Tuesday, October 12, 2010
#72: Le Million
I almost hated Le Million. OK, maybe not hated, but it's never a good idea to thrust a musical on me unexpected. I had no idea there was singing involved in Le Million, and when people randomly break into song, well, I tend to get angry. The first half of the movie didn't go particularly well for me. "Why can't they just talk?" was a common refrain.
Then I relaxed and let an obviously brilliant movie made by a clearly innovative and inventive director wash over me. Le Million isn't contemporary the way some films will remain forever. It is most certainly of its time. But it's light and fresh as the day it was made, more of an anachronism than an artifact whose appeal has long since been lost to time. I was genuinely interested in how the film would end, and completely delighted by the process of getting there.
The most famous scene in Le Million is probably the scene in which the jacket containing the million dollar ticket is tossed around to a completely non-diagetic football soundtrack. It's incredibly smart, and just as funny as the day it was made. Yet it's also sort of astonishing if you think about it in the context of film history. Imagine, only a few years after sound was established in film, using it as a comedic punchline, playing off the story told visually. This was an entirely new form of comedy, something that, to my knowledge, had never been done before. There are only a few people in film - in history of any kind - who can honestly be credited with the invention of a new way of presenting humor. It makes Clair a much more relevant artist than he has often gotten credit for, as he is often forgotten as a pioneer of French cinema rather than a truly ingenious director who can measure up with other artists.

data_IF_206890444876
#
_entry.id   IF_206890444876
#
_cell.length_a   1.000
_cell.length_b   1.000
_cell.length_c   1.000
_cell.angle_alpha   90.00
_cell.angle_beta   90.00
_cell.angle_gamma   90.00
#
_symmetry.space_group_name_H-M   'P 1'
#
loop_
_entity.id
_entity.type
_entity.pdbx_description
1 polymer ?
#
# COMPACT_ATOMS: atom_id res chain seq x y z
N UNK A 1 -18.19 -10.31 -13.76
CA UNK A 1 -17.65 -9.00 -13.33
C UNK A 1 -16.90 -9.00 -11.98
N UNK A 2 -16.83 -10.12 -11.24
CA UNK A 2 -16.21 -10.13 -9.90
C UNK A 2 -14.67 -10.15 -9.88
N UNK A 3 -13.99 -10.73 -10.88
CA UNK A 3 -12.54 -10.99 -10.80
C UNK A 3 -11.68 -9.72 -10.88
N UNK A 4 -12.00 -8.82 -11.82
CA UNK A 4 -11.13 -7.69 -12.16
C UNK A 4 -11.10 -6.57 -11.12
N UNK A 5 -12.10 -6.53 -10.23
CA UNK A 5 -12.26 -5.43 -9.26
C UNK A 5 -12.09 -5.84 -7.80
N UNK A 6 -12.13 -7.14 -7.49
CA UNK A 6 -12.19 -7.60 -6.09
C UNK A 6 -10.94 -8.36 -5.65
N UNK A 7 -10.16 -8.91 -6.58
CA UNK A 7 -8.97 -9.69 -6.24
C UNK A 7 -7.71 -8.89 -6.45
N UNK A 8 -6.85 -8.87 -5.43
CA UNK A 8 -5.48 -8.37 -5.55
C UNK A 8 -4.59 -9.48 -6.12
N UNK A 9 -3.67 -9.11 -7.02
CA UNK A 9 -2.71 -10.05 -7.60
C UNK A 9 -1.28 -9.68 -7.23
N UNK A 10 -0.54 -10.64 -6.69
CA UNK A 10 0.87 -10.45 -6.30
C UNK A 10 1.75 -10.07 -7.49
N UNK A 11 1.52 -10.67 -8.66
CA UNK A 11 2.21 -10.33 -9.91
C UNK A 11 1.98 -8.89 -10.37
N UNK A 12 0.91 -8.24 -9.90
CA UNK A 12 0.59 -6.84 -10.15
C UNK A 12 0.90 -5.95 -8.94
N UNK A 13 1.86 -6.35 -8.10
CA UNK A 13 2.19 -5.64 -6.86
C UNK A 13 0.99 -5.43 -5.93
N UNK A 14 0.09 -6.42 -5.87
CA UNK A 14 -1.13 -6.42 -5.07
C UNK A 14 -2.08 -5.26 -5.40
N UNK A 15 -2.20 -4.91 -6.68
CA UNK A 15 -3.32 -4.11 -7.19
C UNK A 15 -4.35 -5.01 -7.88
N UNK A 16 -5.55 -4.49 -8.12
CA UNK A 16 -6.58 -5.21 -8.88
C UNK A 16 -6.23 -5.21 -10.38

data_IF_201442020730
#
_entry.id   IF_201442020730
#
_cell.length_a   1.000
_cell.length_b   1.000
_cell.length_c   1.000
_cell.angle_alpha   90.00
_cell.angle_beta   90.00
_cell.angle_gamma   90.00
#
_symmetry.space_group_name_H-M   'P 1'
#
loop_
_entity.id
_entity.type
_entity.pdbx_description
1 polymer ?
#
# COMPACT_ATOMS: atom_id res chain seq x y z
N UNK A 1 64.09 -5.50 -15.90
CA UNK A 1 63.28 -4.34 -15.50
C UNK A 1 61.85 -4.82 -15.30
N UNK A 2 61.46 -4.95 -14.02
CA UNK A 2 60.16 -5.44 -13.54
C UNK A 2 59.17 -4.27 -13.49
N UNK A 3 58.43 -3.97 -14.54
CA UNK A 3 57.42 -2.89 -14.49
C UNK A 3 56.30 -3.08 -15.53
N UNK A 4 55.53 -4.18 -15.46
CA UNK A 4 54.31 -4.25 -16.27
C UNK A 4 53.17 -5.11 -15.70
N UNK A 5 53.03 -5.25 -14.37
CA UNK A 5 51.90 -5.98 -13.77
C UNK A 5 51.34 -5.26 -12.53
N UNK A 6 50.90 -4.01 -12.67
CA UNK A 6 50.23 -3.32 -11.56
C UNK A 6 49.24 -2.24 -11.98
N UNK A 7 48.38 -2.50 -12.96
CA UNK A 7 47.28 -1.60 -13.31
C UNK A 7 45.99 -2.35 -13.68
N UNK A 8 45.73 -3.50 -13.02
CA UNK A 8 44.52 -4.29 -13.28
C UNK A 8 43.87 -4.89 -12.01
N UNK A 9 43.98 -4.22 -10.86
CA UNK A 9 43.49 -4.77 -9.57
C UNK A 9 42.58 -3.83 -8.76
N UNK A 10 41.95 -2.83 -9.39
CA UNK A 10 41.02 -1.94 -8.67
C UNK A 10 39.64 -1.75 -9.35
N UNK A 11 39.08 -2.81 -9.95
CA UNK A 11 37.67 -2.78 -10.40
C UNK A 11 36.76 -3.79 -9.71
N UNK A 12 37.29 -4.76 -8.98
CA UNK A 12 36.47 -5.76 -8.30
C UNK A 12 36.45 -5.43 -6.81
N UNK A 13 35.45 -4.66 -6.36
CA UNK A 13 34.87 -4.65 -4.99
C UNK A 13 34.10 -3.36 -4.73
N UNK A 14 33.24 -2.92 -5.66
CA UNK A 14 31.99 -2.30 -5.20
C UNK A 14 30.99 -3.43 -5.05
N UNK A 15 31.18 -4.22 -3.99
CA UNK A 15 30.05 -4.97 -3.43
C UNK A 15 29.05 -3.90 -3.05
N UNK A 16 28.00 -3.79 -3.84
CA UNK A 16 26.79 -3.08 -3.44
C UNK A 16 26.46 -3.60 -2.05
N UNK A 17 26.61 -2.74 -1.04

Le Million isn't quite perfect. I think it was a mistake to give away the ending of the film at the beginning, and I don't understand why his friend is such a dick if there isn't a pay off at the end where he has a chance to redeem himself. But it's still the kind of movie that reminds you that modern filmmakers are standing on the shoulders of giants, many of whom haven't been surpassed yet.